Friday, March 17, 2006

Like Stand-up Comics But Different


Bruce Hiscock, an author and illustrator of nature books, appeared at the teachers' conference with me earlier this week. I didn't meet him until the end of the day. The very end of the day. We were unlocking our cars, which were parked next to each other in the parking lot, and started talking.

When I commented on the low turn-out for the conference (see yesterday's post), Bruce said, "It's entertainment. Sometimes the audience is there, sometimes it's not."

Oddly enough, Gary VanRiper, the third author at the conference, and I had just been speaking about how our experiences speaking before groups are very similar to the experiences of entertainers we've read about. Live performers--theater people and stand-up comics--will sometimes talk about the importance of an audience. Each group and how it responds to you is different. And when an audience responds to you, you are different. When people don't respond, oh, you are different then, too. Different in really painful ways.

I've been at schools giving my presentation at 10 in the morning, and it's clear that everyone loves me. Every joke gets a laugh. The kids have their hands up in the air because they want to talk to me. The teachers are on the edges of their seats.

At 1 that afternoon I'm using the very same material, the same slides, and my audience is patiently waiting for me to finish so they can get out of there.

Authors are often uncomfortable speaking in public. I think that's because we're controllers. We control the universe we create on paper. But even if we can get ourselves under control when we're standing in front of a group--even if we have a good act and great timing--we can't control the audience. We can't control how they perceive us. We can't make them get us.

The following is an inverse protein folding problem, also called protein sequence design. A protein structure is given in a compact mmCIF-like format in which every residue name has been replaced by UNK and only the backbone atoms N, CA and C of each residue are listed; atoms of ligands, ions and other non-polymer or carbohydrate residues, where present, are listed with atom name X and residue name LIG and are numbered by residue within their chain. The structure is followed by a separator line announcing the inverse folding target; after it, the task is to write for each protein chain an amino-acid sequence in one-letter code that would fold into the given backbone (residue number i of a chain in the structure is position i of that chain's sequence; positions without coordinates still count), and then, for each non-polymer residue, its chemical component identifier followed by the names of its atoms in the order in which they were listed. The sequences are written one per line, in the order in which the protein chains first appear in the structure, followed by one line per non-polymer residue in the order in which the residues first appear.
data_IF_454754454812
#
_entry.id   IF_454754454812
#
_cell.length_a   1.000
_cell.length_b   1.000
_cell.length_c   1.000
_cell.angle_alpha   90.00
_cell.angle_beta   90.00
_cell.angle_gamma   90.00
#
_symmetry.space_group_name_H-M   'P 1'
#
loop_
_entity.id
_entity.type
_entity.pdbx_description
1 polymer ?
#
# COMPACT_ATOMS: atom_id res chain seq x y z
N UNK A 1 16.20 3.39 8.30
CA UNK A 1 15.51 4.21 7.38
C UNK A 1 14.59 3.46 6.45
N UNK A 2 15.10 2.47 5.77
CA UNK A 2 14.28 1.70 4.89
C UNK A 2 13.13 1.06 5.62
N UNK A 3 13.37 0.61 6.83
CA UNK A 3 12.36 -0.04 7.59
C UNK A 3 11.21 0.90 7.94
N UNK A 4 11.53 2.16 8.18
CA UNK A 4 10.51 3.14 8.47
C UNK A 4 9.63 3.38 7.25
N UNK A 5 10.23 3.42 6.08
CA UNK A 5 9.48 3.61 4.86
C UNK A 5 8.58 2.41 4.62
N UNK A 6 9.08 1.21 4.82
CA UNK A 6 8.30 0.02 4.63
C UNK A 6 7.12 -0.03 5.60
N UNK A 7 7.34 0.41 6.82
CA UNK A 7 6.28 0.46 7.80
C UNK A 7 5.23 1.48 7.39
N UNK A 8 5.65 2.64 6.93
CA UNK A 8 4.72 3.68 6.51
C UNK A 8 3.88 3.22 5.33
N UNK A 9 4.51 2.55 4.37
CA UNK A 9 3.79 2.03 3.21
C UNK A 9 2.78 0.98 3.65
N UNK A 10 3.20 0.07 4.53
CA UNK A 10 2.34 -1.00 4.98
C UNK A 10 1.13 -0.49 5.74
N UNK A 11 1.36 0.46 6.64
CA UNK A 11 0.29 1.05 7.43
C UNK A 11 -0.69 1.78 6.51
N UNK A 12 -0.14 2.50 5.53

In an article in the Oct. 24 issue of The New Yorker (I'm still slowly making my way through the back issues), Penn Gillette of Penn and Teller said, "All standup acts are a riddle: Who am I?" I think writers speaking in public are a lot like a stand-up act. The riddle for us, though, is: "What do I know? Do I know something you don't know? Do I know something you want to know? Do I know something that's worth forty minutes to an hour of your life and whatever you or your school paid so you could listen to me?"

When you're standing up in front of a group of strangers, there's a lot riding on the answers to those questions.

For Those Who Can't Get Enough About Gail


VerbSap, which published my essay, A Night at the Dojang, has also published an interview with me. Needless to say, I think VerbSap is a wonderful journal.

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